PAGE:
new GE waterheater has stranded alluminum pigtails ca

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Old 05-17-10, 09:54 PM
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new GE waterheater has stranded alluminum pigtails ca

I got a new electric water heater, its this one: Hot Water Heater, Heat Pump Water Heater, Water Heater Electric | GE Appliances

I am replacing a propane unit so a had to run a new 220 circuit, I used 10-2 romex inside metal conduit, bought the wire first original not planning on conduit, with a 2 pole switch using an appliance pigtail to connect to the heater, off of a new 30 amp breaker, which brings me to the question.

The water heater has stranded 8ga aluminum wire pigtails inside its built in junction box on top of the heater. How do I connect these to my stranded appliance pigtail.
 
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Old 05-18-10, 03:13 AM
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Welcome to the forums! The pigtails are "tinned", and aren't aluminum. You will connect them to your wires with appropriately sized B-caps. Extend the stranded wires slightly beyond the tip of the solid wire before you start your b-cap on. That will ensure a proper connection. BTW, what is the amperage requirement of the water heater?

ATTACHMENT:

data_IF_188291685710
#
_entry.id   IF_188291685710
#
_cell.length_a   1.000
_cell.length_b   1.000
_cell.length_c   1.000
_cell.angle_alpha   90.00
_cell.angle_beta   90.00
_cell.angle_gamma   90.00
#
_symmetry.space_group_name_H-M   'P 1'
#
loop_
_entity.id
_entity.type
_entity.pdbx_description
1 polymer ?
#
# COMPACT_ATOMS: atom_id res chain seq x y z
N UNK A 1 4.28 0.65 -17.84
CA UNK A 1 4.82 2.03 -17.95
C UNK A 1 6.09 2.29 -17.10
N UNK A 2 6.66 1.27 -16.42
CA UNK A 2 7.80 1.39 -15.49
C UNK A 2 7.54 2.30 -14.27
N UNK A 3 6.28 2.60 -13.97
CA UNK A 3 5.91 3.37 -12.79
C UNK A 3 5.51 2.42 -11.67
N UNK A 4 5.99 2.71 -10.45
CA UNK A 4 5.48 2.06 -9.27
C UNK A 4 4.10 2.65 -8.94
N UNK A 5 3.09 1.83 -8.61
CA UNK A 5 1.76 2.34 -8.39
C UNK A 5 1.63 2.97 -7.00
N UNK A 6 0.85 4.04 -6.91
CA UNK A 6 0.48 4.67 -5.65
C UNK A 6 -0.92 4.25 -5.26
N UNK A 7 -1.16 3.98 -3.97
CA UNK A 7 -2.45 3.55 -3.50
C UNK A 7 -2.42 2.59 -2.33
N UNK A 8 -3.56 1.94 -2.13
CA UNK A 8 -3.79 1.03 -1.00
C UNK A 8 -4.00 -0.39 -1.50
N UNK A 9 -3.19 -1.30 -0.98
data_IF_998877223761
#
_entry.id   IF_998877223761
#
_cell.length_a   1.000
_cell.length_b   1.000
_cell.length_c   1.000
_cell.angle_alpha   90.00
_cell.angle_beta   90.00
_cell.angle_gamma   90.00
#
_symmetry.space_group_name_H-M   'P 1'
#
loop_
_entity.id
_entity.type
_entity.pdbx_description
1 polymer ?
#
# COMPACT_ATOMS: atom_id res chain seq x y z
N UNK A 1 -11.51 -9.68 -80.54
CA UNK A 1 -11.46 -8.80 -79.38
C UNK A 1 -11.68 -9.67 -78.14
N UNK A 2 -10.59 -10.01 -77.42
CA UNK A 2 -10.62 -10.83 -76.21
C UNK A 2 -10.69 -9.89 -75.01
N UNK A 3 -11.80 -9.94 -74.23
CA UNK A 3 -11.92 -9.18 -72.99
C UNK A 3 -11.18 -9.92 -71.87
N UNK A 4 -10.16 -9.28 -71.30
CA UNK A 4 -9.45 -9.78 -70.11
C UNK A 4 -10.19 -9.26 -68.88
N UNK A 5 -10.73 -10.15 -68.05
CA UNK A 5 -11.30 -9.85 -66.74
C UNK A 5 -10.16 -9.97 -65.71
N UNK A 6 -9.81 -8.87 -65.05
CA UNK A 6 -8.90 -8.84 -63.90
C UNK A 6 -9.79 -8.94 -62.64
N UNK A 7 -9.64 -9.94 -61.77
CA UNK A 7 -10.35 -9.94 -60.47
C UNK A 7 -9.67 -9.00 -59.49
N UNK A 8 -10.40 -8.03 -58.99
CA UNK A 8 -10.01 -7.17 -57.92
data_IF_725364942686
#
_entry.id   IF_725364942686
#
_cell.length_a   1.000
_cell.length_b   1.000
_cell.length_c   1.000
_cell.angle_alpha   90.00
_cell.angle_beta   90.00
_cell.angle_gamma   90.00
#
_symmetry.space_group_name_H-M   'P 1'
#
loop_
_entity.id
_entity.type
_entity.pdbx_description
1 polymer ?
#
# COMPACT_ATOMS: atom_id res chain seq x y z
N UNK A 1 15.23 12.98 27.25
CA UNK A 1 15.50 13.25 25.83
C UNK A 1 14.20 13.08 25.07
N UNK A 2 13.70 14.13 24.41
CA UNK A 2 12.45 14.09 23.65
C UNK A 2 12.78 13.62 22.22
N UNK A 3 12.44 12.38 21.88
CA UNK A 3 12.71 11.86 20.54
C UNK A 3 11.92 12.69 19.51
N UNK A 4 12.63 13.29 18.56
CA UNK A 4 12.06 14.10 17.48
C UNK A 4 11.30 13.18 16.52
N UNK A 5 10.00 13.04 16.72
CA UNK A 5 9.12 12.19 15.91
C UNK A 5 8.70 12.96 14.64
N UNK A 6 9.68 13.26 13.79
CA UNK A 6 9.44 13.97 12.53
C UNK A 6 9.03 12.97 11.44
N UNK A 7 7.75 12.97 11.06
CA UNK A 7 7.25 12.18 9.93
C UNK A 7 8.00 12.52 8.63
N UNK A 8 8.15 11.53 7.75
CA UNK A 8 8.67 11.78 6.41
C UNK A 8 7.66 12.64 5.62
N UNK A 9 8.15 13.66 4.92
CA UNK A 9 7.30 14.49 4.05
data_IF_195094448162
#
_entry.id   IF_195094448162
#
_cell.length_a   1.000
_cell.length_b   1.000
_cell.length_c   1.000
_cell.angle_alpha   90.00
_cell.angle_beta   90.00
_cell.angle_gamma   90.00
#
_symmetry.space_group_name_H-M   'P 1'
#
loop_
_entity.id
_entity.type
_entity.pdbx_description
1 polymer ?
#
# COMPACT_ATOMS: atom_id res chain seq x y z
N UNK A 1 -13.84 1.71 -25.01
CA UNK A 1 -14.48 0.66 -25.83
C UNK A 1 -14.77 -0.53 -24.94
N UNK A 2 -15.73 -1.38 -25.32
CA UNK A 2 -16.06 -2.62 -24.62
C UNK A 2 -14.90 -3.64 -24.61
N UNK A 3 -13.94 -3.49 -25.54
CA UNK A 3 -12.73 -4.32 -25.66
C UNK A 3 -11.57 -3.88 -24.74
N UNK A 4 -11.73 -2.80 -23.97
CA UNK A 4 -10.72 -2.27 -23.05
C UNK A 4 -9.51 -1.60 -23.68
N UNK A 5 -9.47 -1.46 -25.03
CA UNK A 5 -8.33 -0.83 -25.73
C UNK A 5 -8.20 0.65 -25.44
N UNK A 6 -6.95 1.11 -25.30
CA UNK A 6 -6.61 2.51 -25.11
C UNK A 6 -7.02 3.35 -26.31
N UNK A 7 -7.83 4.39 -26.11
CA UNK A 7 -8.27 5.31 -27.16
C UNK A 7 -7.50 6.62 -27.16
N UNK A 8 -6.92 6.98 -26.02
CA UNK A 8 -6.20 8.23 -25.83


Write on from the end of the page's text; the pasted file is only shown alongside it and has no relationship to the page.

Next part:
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Old 05-18-10, 04:57 AM
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Water heaters are not allowed to be wired using an appliance cord. They are hard-wired. Water heaters do not meet the requirements to allow the use of a flexible cord.
 
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Old 05-18-10, 08:55 AM
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I used one of these too wire it from the heater to the switch:

Air Conditioning Electrical Whip 10 Gauge : Air Conditioners | Ductless | HVAC Parts

Except that it was labeled as an appliance whip, and has all 10 ga stranded copper inside, it is hard wired.

Also the draw on the side is listed as 22 amps.

The manual that came with the heater indicates 10 ga wire and a 30 amp breaker.

And the wires are not tinned, I have used stranded aluminum speaker wire and have run into stranded tinned copper wire before, now unless the tinning process has changes in such a way to cause copper to be as soft as aluminum then they are not tinned rather they must be aluminum.
 
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Old 05-18-10, 09:13 AM